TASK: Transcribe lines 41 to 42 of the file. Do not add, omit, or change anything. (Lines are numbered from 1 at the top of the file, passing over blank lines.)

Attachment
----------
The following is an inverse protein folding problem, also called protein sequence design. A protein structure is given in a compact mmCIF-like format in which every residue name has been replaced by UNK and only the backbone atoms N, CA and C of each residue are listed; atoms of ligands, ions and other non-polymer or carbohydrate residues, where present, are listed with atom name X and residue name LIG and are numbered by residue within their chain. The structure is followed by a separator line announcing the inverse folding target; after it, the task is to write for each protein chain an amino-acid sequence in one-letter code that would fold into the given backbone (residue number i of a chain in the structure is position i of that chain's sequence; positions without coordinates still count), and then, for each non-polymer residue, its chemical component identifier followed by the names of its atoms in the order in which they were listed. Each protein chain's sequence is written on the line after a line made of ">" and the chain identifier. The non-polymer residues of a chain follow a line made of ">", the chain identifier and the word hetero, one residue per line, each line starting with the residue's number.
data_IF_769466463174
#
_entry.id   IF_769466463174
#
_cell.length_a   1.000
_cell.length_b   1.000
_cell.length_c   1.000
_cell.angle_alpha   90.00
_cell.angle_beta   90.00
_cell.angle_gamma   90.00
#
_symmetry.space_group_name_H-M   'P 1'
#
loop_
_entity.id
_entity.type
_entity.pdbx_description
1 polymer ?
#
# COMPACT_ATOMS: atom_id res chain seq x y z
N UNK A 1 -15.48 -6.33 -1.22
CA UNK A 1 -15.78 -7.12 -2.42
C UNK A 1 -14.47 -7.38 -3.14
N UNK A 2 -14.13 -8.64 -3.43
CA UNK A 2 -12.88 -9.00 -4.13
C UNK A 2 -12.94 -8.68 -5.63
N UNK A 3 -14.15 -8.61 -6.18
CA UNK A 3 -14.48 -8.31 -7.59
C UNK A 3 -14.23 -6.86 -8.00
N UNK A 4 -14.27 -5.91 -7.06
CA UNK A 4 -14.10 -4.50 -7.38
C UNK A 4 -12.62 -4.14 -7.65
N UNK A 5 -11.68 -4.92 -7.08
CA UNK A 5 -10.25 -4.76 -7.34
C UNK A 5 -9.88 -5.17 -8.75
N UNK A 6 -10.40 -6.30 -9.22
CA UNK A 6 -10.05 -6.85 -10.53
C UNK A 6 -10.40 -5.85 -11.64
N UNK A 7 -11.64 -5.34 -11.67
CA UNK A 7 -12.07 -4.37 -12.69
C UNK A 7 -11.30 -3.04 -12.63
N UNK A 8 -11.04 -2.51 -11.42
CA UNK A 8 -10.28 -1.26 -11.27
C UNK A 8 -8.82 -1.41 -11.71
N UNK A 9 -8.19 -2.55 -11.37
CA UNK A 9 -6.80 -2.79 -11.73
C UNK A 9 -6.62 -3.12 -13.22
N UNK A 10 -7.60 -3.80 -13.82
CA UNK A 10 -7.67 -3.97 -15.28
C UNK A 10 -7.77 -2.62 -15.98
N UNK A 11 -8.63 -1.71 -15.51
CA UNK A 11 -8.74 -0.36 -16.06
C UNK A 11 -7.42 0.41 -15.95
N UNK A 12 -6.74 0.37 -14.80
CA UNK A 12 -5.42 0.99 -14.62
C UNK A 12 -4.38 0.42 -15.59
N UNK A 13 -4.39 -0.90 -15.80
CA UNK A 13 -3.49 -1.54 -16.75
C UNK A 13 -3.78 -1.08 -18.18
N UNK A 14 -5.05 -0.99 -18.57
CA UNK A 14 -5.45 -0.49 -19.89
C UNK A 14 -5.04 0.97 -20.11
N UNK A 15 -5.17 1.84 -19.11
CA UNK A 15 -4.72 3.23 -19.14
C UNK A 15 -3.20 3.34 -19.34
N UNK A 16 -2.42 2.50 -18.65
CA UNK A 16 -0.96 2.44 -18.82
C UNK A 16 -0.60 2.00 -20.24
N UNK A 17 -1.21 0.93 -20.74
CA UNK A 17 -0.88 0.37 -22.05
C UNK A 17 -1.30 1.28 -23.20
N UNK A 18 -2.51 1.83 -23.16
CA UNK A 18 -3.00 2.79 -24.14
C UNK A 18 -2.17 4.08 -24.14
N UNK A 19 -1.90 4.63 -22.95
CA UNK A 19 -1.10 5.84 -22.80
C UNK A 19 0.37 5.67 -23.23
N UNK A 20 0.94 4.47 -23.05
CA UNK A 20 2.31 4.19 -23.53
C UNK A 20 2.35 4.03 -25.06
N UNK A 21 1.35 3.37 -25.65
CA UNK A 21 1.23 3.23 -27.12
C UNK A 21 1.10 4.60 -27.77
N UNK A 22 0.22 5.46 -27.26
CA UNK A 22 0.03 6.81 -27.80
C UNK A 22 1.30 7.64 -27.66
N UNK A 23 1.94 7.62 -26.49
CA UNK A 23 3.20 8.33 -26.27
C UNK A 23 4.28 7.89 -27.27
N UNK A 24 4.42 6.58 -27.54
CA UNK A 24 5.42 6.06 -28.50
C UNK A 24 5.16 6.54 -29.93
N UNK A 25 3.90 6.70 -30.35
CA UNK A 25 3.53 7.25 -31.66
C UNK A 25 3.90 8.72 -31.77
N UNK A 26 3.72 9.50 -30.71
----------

CA UNK A 7 -12.07 -4.37 -12.69
C UNK A 7 -11.30 -3.04 -12.63